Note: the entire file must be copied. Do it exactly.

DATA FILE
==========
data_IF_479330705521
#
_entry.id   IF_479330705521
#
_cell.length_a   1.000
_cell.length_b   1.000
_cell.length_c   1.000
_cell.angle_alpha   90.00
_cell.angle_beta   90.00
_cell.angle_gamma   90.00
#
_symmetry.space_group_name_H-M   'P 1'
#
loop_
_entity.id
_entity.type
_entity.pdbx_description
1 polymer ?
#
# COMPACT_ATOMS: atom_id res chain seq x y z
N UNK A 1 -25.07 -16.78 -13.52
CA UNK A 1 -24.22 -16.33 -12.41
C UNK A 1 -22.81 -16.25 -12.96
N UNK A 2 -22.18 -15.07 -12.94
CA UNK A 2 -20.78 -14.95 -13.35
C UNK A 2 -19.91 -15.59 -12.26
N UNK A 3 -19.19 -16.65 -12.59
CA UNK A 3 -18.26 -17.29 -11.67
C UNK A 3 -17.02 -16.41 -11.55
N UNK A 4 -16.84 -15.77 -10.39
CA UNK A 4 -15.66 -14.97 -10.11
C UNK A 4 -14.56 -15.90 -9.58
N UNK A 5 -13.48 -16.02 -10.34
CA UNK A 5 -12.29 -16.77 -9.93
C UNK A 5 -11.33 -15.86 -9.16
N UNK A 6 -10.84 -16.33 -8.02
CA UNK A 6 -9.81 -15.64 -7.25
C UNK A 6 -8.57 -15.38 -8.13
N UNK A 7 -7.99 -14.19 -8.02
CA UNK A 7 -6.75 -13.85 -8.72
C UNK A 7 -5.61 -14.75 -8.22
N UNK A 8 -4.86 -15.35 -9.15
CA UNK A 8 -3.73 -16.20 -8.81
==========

data_IF_479330705521
#
_entry.id   IF_479330705521
#
_cell.length_a   1.000
_cell.length_b   1.000
_cell.length_c   1.000
_cell.angle_alpha   90.00
_cell.angle_beta   90.00
_cell.angle_gamma   90.00
#
_symmetry.space_group_name_H-M   'P 1'
#
loop_
_entity.id
_entity.type
_entity.pdbx_description
1 polymer ?
#
# COMPACT_ATOMS: atom_id res chain seq x y z
N UNK A 1 -25.07 -16.78 -13.52
CA UNK A 1 -24.22 -16.33 -12.41
C UNK A 1 -22.81 -16.25 -12.96
N UNK A 2 -22.18 -15.07 -12.94
CA UNK A 2 -20.78 -14.95 -13.35
C UNK A 2 -19.91 -15.59 -12.26
N UNK A 3 -19.19 -16.65 -12.59
CA UNK A 3 -18.26 -17.29 -11.67
C UNK A 3 -17.02 -16.41 -11.55
N UNK A 4 -16.84 -15.77 -10.39
CA UNK A 4 -15.66 -14.97 -10.11
C UNK A 4 -14.56 -15.90 -9.58
N UNK A 5 -13.48 -16.02 -10.34
CA UNK A 5 -12.29 -16.77 -9.93
C UNK A 5 -11.33 -15.86 -9.16
N UNK A 6 -10.84 -16.33 -8.02
CA UNK A 6 -9.81 -15.64 -7.25
C UNK A 6 -8.57 -15.38 -8.13
N UNK A 7 -7.99 -14.19 -8.02
CA UNK A 7 -6.75 -13.85 -8.72
C UNK A 7 -5.61 -14.75 -8.22
N UNK A 8 -4.86 -15.35 -9.15
CA UNK A 8 -3.73 -16.20 -8.81